FGM is defined by the World Health Organisation (WHO) as the range of procedures which involve ‘the partial or complete removal of the external female genitalia or other injury to the female genital organs whether for cultural or any other non-therapeutic reason’
There are four main ‘types’ of FGM depending on the type of procedure that is made.
Type 1 – The clitoris or the clitoral hood is removed
Type 2 – The clitoris and inner lips are removed
Type 3 – The clitoris, inner lips and outer lips are removed and the skin is sewn to leave only a small opening (infibulation)
Type 4 – All other harmful procedures (pricking, piercing, burning, scraping etc)
“This issue is something that I have neither heard of or had training around. I feel uncomfortable that I do not know enough about this to help protect the children I teach”.Teacher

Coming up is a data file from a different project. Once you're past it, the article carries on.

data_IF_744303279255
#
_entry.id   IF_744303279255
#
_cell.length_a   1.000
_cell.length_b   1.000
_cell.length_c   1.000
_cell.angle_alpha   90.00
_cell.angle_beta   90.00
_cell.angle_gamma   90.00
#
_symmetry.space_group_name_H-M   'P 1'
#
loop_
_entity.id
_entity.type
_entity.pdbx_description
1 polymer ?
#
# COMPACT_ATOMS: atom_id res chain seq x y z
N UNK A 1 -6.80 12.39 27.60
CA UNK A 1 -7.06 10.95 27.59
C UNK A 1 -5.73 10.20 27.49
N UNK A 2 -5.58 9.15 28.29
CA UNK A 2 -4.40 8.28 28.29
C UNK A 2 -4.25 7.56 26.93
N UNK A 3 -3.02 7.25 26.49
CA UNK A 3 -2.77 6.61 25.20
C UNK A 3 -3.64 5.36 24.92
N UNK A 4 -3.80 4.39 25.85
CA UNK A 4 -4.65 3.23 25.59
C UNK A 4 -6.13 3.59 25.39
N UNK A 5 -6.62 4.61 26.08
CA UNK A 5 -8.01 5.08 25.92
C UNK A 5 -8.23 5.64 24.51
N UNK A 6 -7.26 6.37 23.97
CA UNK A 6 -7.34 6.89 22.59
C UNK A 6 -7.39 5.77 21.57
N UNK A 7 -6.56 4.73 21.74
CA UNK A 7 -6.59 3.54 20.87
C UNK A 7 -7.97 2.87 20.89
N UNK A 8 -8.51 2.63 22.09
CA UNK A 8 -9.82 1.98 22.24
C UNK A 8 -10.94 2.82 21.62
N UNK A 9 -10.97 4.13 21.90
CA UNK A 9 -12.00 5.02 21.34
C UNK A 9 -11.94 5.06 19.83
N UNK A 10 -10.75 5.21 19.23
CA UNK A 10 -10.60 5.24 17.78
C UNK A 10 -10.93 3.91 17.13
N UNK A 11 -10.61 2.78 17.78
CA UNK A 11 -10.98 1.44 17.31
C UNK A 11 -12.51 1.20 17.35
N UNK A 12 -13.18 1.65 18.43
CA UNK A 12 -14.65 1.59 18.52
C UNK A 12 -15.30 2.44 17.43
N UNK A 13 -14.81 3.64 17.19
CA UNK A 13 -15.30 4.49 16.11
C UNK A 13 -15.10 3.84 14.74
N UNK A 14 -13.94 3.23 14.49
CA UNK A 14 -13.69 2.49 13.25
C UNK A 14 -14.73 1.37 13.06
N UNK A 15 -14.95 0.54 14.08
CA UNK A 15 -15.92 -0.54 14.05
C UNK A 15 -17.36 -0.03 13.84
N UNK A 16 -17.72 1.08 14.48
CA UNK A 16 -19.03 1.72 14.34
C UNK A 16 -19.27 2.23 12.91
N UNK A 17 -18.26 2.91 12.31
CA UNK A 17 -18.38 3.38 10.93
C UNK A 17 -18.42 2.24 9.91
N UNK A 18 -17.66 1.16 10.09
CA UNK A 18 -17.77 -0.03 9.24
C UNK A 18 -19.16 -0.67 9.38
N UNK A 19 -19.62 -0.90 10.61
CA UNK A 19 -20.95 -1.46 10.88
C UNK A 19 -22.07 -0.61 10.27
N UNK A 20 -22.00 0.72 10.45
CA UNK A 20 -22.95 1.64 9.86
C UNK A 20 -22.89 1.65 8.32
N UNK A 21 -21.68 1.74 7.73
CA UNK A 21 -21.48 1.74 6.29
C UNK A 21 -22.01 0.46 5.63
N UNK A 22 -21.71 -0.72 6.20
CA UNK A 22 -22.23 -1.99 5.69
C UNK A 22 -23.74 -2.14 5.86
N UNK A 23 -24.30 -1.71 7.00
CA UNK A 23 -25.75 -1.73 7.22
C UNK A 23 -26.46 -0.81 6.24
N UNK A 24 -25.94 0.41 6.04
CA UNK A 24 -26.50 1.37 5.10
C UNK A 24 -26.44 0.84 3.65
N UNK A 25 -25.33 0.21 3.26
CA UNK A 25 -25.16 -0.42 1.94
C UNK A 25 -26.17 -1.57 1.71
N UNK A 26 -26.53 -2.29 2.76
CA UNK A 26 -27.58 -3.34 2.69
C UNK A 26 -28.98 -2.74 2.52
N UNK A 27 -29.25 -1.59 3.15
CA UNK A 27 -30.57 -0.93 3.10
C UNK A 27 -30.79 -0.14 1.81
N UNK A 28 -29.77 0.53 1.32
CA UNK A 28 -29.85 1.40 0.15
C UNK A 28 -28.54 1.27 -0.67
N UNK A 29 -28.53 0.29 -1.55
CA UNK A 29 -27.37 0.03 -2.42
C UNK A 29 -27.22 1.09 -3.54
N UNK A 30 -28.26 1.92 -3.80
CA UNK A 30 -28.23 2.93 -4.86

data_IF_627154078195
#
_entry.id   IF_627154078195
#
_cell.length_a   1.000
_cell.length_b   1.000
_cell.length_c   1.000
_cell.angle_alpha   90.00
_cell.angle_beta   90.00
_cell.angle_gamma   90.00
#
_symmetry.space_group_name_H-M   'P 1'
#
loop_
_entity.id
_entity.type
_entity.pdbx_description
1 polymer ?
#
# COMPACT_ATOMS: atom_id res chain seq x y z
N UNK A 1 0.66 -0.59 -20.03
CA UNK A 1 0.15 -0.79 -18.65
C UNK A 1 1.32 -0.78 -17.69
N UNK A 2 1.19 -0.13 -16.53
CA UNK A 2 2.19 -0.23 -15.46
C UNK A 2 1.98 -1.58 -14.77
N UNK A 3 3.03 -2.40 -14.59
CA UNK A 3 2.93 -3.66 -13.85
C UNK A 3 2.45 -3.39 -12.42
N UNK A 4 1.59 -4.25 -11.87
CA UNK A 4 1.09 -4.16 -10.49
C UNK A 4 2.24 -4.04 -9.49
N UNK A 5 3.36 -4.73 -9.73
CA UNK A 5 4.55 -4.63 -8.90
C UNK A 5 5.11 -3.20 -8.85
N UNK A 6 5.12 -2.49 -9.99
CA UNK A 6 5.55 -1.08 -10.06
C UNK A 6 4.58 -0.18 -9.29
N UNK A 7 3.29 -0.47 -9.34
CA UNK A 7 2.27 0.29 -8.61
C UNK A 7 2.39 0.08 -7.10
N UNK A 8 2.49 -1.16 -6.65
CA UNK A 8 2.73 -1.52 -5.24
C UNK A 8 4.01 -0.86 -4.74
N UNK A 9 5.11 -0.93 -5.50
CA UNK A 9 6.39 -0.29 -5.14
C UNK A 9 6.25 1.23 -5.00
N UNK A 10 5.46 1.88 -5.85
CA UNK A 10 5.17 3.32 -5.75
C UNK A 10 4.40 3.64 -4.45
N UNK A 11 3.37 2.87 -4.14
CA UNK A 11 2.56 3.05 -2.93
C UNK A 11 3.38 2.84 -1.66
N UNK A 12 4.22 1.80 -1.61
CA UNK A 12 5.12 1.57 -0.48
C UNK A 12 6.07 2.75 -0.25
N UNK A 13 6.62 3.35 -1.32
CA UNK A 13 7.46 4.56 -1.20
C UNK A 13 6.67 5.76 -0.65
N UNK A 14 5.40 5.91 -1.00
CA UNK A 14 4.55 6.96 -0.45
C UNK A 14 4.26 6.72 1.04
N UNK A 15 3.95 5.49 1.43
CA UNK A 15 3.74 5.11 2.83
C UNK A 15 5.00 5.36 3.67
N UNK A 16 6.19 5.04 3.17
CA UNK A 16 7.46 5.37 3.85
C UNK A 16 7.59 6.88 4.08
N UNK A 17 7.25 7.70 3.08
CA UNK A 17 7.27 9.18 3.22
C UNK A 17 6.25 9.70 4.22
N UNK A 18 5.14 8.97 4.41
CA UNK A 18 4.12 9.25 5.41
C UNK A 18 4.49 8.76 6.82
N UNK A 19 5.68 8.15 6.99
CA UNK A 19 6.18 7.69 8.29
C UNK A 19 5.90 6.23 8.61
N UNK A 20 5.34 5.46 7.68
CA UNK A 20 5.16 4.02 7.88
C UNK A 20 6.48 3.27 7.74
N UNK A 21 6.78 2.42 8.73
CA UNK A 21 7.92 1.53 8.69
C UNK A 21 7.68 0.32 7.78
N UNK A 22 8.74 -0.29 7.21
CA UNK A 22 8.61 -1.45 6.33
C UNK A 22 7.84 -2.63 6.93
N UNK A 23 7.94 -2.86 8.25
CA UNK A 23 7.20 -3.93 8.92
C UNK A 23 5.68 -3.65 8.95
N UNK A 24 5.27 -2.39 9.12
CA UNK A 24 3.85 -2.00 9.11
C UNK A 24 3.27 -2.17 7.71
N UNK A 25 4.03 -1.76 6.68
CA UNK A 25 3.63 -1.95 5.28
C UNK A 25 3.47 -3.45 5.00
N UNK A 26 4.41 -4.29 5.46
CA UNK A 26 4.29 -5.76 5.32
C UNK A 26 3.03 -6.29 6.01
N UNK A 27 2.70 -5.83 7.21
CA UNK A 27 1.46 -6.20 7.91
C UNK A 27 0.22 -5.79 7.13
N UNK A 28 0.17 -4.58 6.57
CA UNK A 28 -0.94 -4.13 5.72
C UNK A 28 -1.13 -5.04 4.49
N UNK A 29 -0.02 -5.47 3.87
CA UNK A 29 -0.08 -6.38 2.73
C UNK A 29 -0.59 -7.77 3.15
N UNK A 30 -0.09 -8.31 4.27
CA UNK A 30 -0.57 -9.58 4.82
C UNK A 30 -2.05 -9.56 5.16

FGM can be performed on babies and toddlers, but it most often happens when girls are between the ages of 4-10, most commonly before they enter puberty. The World Health Organisation estimates that around 100-140 million women alive today have undergone FGM.
Why is Female Genital Mutilation practised?
The origins of FGM are complex and justified by deeply ingrained beliefs by the cultural groups who practice it. Parents submitting their daughters to FGM are aware that an uncircumcised woman may stand very little chance of marriage and may not be accepted by her community.
FGM as an education issue
FGM can have a significant impact on a girl’s education due to absenteeism, poor concentration, low academic performance and loss of interest. The loss of social opportunities also plays a huge part.
More information can be found here .
HM Government (2011) Female genital mutilation: multi-agency statutory guidance (PDF). London: The Stationery Office.